The appointment of the same individual on the Board of Directors (“Board”) of both an insurer and an insurance intermediary (brokers, corporate agents and web aggregators) (“Common Director”) is currently prohibited under Section 48A[1] of the Insurance Act, 1938 (“Act”). However, the Insurance Regulatory and Development Authority of India (“IRDAI”) is empowered to permit an intermediary to be a director on the Board of an insurance company subject to the conditions and restrictions as may be imposed by the IRDAI. Therefore, if an insurer were to appoint Common Directors on its Board, a prior IRDAI approval is a critical requirement.

Continue Reading Appointment of Common Directors between Intermediaries and Insurers: IRDAI Resolves the Conundrum!

FIG Paper

Pursuant to the Report of the Reserve Bank of India (“RBI”) Working Group on Digital Lending, issued on November 18, 2021, and the RBI Press Release on ‘Recommendations of the Working Group on Digital Lending – Implementation’, dated August 10, 2022 (“August Press Release”), the RBI released the Guidelines on Digital Lending on September 2, 2022 (“Guidelines”). Our Alert examines the key changes introduced and industry implications.

Continue Reading FIG Paper (No. 17 – Series 2) – New Digital Lending Guidelines – Industry Implications

Reinstating Party Autonomy in Ad Hoc Arbitrations

The Supreme Court in Oil and Natural Gas Corporation Limited (“ONGC”) Afcons Gunanusa JV (“Afcons”),[1] while deciding on four cases, inter alia held that:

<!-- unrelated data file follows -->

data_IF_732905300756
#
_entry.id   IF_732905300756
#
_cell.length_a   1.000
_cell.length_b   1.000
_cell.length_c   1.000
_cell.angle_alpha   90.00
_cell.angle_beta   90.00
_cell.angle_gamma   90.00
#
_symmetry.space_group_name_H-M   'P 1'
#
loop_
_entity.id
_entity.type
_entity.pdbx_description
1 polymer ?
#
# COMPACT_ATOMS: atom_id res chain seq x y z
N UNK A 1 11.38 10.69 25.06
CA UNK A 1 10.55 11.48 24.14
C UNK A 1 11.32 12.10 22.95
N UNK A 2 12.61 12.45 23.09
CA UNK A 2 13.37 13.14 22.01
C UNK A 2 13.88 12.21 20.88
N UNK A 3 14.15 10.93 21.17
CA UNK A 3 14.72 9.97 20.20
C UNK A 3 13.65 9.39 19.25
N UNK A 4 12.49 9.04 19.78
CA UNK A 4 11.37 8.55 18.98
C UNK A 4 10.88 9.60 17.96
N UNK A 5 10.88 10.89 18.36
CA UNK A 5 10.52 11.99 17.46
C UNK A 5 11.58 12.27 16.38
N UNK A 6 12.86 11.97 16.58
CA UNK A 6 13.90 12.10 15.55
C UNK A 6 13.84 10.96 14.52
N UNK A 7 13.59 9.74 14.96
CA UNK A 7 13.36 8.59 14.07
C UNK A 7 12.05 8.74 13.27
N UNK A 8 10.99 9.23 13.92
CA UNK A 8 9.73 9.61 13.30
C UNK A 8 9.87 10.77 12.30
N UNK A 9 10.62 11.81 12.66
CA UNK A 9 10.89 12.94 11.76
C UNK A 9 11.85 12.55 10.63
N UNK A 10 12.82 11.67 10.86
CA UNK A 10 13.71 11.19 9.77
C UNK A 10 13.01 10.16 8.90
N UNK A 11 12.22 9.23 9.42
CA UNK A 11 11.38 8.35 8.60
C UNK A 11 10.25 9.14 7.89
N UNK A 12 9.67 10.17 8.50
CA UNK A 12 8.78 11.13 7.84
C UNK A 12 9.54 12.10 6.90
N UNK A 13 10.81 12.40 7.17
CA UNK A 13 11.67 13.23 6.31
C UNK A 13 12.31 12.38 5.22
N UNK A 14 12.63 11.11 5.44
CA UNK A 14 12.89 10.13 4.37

(i) arbitrators cannot unilaterally decide their own fees but can exercise discretion to apportion the costs, demand deposit, and exercise lien over the delivery of the arbitral award if payments to it remain outstanding;

(ii) the fees of the arbitrator must be fixed at the inception to avoid unnecessary litigation and conflicts between parties at a later stage;

(iii) the term ‘sum in dispute’, which is the header of the first column of the Fourth Schedule to the Arbitration and Conciliation Act, 1996 (“the Arbitration Act”), refers to the sum in dispute in a claim and counter-claim separately and not cumulatively. Consequently, arbitrators are entitled to charge separate fees for the claim and the counter-claim in an ad hoc arbitration proceeding;

(iv) the highest fee payable in an arbitration proceeding governed by the Fourth Schedule is INR 30,00,000, which is a ceiling applicable on a per-arbitrator basis and subject to a sole arbitrator’s entitlement of an additional amount of 25% on the fee payable as per the Fourth Schedule;

(v) the Fourth Schedule is to have a mandatory effect on the stipulation of fees by arbitrators appointed by arbitral institutions designated for such purpose in terms of Section 11 of the Arbitration Act in the absence of an arbitration agreement governing the fee structure; and